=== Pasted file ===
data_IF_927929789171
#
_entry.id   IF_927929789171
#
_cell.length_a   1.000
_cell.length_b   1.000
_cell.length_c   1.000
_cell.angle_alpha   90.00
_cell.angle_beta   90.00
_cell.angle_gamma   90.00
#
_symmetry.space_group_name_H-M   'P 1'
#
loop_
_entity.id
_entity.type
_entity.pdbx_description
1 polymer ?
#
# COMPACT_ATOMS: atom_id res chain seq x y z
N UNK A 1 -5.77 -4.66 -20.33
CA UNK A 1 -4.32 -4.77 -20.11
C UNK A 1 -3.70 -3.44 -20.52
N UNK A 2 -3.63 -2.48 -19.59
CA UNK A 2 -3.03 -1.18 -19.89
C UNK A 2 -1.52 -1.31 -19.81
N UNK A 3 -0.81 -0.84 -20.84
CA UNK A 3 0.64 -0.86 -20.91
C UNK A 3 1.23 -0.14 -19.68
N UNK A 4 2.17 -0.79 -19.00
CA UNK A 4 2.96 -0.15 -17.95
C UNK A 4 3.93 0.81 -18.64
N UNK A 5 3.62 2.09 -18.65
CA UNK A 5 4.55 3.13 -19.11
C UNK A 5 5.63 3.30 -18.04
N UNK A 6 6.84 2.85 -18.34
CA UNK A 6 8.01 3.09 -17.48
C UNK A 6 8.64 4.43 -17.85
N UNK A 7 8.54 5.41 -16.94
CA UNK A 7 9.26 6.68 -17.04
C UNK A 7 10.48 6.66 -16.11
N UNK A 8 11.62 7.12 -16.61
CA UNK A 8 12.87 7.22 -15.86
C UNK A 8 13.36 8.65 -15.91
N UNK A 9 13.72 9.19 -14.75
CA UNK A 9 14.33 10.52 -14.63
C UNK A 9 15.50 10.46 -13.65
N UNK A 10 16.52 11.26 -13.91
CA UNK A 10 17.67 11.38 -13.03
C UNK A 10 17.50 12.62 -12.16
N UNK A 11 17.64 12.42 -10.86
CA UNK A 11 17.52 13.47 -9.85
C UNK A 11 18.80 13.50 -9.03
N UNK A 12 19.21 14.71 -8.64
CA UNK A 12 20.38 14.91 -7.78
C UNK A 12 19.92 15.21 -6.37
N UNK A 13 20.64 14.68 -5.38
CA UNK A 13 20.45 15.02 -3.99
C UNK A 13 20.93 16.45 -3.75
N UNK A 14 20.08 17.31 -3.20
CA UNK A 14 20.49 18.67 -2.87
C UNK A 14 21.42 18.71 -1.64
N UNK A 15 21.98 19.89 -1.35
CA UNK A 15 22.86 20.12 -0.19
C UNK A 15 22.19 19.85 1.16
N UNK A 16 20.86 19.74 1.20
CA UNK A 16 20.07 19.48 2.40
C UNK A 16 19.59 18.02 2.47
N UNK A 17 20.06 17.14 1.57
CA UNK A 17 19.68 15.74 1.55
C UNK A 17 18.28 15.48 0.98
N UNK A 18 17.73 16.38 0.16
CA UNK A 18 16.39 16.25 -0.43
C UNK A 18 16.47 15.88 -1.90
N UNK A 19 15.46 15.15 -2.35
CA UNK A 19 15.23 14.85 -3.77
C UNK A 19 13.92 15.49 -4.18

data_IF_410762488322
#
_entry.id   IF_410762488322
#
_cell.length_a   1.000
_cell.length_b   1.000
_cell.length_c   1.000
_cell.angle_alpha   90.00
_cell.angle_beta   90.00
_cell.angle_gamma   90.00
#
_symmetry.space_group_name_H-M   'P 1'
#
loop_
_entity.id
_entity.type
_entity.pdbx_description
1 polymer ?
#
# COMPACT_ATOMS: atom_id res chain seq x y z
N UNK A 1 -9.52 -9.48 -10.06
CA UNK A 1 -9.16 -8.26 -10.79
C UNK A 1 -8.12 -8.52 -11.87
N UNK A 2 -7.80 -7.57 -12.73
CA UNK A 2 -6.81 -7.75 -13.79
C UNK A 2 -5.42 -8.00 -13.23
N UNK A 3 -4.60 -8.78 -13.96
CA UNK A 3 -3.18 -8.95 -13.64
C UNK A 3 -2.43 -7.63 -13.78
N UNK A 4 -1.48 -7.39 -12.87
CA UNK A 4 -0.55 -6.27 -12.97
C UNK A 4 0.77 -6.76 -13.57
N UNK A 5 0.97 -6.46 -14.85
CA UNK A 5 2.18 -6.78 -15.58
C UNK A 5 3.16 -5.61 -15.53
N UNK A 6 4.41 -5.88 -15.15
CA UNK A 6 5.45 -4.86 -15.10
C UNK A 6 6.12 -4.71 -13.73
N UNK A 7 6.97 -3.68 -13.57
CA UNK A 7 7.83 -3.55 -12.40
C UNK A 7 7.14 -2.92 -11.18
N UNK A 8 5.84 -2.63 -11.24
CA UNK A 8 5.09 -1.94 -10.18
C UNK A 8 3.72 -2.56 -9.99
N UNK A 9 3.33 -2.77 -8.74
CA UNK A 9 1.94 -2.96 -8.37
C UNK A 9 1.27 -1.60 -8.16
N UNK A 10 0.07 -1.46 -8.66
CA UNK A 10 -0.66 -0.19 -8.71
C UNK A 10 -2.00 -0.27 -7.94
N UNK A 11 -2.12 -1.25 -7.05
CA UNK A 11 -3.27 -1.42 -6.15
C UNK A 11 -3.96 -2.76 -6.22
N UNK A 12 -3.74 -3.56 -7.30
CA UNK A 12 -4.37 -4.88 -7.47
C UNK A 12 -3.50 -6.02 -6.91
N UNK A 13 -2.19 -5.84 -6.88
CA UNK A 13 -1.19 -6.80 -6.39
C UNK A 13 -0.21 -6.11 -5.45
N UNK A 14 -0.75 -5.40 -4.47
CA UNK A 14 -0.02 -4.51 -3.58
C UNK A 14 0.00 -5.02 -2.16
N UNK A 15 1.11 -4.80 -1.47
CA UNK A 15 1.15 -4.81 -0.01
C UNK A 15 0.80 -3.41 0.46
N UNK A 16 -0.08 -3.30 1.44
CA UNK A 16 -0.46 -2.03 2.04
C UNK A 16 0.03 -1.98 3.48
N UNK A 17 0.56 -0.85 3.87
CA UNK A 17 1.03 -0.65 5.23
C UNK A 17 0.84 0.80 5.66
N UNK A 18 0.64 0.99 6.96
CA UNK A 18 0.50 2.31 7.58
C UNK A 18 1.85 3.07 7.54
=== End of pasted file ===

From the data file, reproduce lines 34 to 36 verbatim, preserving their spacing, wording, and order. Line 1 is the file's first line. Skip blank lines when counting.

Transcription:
CA UNK A 5 4.55 3.13 -19.11
C UNK A 5 5.63 3.30 -18.04
N UNK A 6 6.84 2.85 -18.34